If your expenses consistently exceed your income, you can continue to borrow money short term to bridge the gap. But as your debt continues to pile up, you eventually max out on your credit card and line of credit. Worse still, if it gets to the point where the income minus expenses can no longer cover the interest of the debt, at that point you are driven into bankruptcy. In this situation you have a solvency problem.

Fortunately, before you get to the point where your debt load exceeds your ability to service the interest of same, either you come to your senses and stop adding more debt, or the maxed-out line of credit would impose the discipline on you. Whatever the causes may be, you have reached peak debt at the individual level.

Whether an individual reaches peak debt depends on a variety of economic as well as psychological factors, including one’s current income, income prospects (career stage, age, etc.), current/anticipated discretionary and non-discretionary personal expenditures, level of savings and current debt level. Naturally, therefore, it varies greatly from individual to individual.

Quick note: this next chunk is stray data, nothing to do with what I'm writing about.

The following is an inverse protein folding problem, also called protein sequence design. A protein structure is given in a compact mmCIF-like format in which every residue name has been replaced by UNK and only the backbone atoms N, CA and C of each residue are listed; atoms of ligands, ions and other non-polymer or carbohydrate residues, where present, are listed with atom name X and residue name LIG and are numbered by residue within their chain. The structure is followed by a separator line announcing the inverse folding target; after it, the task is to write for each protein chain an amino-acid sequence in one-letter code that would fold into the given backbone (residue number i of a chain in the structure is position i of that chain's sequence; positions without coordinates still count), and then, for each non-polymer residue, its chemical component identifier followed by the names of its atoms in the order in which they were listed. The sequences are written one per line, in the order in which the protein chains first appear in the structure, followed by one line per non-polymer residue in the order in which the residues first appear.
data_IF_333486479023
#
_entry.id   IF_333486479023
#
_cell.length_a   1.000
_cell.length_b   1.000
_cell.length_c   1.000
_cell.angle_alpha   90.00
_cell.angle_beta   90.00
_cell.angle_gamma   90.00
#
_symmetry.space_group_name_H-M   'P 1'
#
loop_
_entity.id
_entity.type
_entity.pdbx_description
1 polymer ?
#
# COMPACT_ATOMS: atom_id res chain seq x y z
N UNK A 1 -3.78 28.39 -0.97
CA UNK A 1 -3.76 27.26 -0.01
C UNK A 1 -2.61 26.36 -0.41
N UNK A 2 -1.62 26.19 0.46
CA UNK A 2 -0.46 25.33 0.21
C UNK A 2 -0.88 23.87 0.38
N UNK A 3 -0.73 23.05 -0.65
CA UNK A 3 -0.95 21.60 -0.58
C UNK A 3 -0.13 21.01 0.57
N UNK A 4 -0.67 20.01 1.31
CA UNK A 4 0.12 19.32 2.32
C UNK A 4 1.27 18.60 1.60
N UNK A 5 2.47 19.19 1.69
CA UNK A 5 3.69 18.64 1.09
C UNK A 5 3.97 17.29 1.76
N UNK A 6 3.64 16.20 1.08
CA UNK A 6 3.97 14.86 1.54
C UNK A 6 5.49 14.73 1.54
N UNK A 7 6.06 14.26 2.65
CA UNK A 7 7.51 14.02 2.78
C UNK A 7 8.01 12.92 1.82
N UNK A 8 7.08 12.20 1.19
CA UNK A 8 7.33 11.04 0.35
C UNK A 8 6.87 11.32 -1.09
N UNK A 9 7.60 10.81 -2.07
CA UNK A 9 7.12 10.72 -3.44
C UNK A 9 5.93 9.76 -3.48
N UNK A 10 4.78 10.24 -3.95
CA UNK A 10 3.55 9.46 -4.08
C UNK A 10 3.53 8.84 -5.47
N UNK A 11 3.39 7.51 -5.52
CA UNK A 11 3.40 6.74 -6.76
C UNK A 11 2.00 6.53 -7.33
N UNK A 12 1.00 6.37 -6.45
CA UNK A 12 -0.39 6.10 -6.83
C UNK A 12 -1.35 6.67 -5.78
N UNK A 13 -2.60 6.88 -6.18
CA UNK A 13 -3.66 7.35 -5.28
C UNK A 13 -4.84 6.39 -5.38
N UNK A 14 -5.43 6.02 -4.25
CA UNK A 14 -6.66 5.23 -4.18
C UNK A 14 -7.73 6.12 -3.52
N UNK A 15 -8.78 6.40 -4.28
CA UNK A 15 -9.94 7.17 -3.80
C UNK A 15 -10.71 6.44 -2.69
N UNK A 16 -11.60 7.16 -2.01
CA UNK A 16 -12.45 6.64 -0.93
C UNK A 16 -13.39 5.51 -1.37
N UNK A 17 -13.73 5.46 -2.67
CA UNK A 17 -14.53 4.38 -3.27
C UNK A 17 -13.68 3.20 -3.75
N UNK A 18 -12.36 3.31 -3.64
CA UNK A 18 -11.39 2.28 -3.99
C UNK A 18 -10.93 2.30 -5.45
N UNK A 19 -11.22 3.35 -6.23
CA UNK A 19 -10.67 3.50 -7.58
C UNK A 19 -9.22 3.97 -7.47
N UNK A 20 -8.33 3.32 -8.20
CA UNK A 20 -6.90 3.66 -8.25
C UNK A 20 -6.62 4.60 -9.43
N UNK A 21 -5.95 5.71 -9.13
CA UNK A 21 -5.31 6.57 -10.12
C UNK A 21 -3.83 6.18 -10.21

However, when we look at entire demographic segments in aggregate, the overall well being of the ‘herd’ paints a pretty accurate picture of where the segment is in terms of its level of indebtedness and its ability to take on more.

Household Debt: the Big Picture

To understand where we are in the debt cycle, let’s take a look at the overall US consumer debt. Except for student loans which will be covered below plus other minor nuances, the overall household debt level of the US is not particular good or bad compared to other developed economies. Therefore, the observations from this country should more or less apply to others.

As of the end of 2013, the total consumer debt stands at US$11.52 trillion.

Household Debt 2013Q4ATotal US consumer debt to 2013Q3 (source: davidstockmanscontracorner.com)

Total debt outstanding came down from its peak in the wake of the financial crisis in 2008 and has been on a downtrend until 2013 when it began to rise again. During that time, there has been a lot of hype from mainstream media touting the great deleveraging of the Americans to the tune of $1 trillion, a refreshing social phenomenon indicating that the general population was finally coming to their financial senses would have been encouraging if it was actually true.

Reality, however, was a lot more sobering. Instead of doing the responsible thing of paying down debt voluntarily, the reason the total amount of debt went down was, sadly, the result of some $800 billion in mortgage debt write-down due to defaults since 2007.